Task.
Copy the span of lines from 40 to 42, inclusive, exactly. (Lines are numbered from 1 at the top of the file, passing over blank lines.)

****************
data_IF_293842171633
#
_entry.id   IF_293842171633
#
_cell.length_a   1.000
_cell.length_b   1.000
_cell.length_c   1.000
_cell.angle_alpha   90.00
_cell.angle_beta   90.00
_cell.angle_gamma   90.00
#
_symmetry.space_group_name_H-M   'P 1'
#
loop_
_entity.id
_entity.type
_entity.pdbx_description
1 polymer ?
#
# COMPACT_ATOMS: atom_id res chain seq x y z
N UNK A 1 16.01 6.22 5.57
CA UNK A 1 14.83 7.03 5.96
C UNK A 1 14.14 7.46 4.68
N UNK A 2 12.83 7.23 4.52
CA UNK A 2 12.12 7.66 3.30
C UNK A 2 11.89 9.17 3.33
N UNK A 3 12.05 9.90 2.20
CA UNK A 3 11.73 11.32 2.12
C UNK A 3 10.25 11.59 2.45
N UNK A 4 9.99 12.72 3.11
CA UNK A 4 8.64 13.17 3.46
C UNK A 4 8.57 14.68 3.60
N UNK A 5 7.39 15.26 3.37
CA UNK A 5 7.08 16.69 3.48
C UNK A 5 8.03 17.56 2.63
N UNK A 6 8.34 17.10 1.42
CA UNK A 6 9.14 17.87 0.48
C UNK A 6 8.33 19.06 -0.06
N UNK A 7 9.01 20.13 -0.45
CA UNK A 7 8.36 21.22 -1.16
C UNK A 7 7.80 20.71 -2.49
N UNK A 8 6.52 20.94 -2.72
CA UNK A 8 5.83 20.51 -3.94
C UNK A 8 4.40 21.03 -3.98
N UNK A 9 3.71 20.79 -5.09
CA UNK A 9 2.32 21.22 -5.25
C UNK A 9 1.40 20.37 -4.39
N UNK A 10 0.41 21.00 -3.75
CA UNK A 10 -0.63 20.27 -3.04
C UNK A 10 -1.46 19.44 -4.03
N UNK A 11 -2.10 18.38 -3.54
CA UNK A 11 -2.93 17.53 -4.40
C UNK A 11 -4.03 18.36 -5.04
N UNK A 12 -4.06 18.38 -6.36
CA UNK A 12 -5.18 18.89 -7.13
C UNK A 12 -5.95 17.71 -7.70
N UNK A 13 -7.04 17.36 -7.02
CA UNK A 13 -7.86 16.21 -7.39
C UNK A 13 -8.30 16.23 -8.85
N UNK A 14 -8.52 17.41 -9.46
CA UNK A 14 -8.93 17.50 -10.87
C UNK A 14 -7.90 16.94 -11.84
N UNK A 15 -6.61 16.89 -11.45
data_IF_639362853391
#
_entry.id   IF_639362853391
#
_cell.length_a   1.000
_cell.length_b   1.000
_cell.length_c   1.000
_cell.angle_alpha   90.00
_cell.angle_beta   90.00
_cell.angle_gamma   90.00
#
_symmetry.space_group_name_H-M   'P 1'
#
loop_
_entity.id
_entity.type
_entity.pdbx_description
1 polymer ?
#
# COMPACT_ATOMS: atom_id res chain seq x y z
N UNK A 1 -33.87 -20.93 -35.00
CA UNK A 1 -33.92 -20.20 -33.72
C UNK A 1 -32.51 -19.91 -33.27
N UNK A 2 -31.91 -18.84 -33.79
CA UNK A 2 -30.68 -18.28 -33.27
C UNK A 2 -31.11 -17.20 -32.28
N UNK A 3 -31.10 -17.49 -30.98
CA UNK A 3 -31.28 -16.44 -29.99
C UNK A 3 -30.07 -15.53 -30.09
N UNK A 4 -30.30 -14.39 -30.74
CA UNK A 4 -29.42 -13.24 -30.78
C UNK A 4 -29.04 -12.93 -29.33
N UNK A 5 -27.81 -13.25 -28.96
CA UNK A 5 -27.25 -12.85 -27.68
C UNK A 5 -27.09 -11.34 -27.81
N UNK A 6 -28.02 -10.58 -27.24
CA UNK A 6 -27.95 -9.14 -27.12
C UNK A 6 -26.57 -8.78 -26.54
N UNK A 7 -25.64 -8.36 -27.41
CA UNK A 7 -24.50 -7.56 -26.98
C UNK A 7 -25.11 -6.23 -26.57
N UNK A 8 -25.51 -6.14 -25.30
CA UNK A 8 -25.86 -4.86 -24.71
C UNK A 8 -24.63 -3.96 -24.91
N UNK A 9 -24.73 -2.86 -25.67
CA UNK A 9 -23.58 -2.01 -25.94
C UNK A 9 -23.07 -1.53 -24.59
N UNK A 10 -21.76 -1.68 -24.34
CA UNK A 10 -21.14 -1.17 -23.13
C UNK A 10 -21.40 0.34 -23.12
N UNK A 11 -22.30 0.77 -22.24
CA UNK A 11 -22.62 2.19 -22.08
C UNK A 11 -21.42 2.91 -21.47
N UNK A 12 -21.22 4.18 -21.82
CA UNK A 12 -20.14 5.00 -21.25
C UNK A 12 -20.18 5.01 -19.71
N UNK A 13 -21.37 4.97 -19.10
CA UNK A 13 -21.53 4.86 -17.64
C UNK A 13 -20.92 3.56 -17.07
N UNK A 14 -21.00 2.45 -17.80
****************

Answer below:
CA UNK A 7 8.36 21.22 -1.16
C UNK A 7 7.80 20.71 -2.49
N UNK A 8 6.52 20.94 -2.72